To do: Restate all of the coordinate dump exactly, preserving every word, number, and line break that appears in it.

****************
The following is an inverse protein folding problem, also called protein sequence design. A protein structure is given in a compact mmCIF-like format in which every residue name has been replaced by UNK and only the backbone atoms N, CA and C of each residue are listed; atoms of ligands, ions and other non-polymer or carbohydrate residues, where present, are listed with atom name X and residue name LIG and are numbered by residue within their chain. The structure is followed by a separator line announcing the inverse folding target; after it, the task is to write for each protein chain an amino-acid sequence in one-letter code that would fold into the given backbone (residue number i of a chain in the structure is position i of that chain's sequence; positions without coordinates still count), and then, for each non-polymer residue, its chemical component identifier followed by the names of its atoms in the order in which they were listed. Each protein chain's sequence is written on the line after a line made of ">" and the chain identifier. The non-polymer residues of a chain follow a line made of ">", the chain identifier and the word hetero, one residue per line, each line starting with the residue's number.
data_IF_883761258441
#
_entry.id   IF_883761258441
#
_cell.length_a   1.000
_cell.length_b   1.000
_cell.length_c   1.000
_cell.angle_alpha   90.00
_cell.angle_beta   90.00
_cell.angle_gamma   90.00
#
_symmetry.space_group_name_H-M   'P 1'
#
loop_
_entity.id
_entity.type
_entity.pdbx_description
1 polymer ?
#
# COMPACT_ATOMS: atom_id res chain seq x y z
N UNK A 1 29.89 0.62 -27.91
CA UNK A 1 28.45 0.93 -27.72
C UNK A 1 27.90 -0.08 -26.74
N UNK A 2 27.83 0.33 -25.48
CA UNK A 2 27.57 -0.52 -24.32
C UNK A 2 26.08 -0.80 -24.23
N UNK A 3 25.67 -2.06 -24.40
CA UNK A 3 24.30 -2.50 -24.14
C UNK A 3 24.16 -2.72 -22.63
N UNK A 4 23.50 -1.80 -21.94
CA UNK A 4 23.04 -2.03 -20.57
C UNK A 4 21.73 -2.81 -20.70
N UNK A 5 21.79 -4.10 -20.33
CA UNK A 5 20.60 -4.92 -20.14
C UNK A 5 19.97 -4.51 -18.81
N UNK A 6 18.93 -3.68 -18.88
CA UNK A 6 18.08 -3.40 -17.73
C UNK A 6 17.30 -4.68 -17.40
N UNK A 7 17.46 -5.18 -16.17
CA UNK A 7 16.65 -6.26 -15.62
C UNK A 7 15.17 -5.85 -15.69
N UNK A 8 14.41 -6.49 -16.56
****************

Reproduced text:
The following is an inverse protein folding problem, also called protein sequence design. A protein structure is given in a compact mmCIF-like format in which every residue name has been replaced by UNK and only the backbone atoms N, CA and C of each residue are listed; atoms of ligands, ions and other non-polymer or carbohydrate residues, where present, are listed with atom name X and residue name LIG and are numbered by residue within their chain. The structure is followed by a separator line announcing the inverse folding target; after it, the task is to write for each protein chain an amino-acid sequence in one-letter code that would fold into the given backbone (residue number i of a chain in the structure is position i of that chain's sequence; positions without coordinates still count), and then, for each non-polymer residue, its chemical component identifier followed by the names of its atoms in the order in which they were listed. Each protein chain's sequence is written on the line after a line made of ">" and the chain identifier. The non-polymer residues of a chain follow a line made of ">", the chain identifier and the word hetero, one residue per line, each line starting with the residue's number.
data_IF_883761258441
#
_entry.id   IF_883761258441
#
_cell.length_a   1.000
_cell.length_b   1.000
_cell.length_c   1.000
_cell.angle_alpha   90.00
_cell.angle_beta   90.00
_cell.angle_gamma   90.00
#
_symmetry.space_group_name_H-M   'P 1'
#
loop_
_entity.id
_entity.type
_entity.pdbx_description
1 polymer ?
#
# COMPACT_ATOMS: atom_id res chain seq x y z
N UNK A 1 29.89 0.62 -27.91
CA UNK A 1 28.45 0.93 -27.72
C UNK A 1 27.90 -0.08 -26.74
N UNK A 2 27.83 0.33 -25.48
CA UNK A 2 27.57 -0.52 -24.32
C UNK A 2 26.08 -0.80 -24.23
N UNK A 3 25.67 -2.06 -24.40
CA UNK A 3 24.30 -2.50 -24.14
C UNK A 3 24.16 -2.72 -22.63
N UNK A 4 23.50 -1.80 -21.94
CA UNK A 4 23.04 -2.03 -20.57
C UNK A 4 21.73 -2.81 -20.70
N UNK A 5 21.79 -4.10 -20.33
CA UNK A 5 20.60 -4.92 -20.14
C UNK A 5 19.97 -4.51 -18.81
N UNK A 6 18.93 -3.68 -18.88
CA UNK A 6 18.08 -3.40 -17.73
C UNK A 6 17.30 -4.68 -17.40
N UNK A 7 17.46 -5.18 -16.17
CA UNK A 7 16.65 -6.26 -15.62
C UNK A 7 15.17 -5.85 -15.69
N UNK A 8 14.41 -6.49 -16.56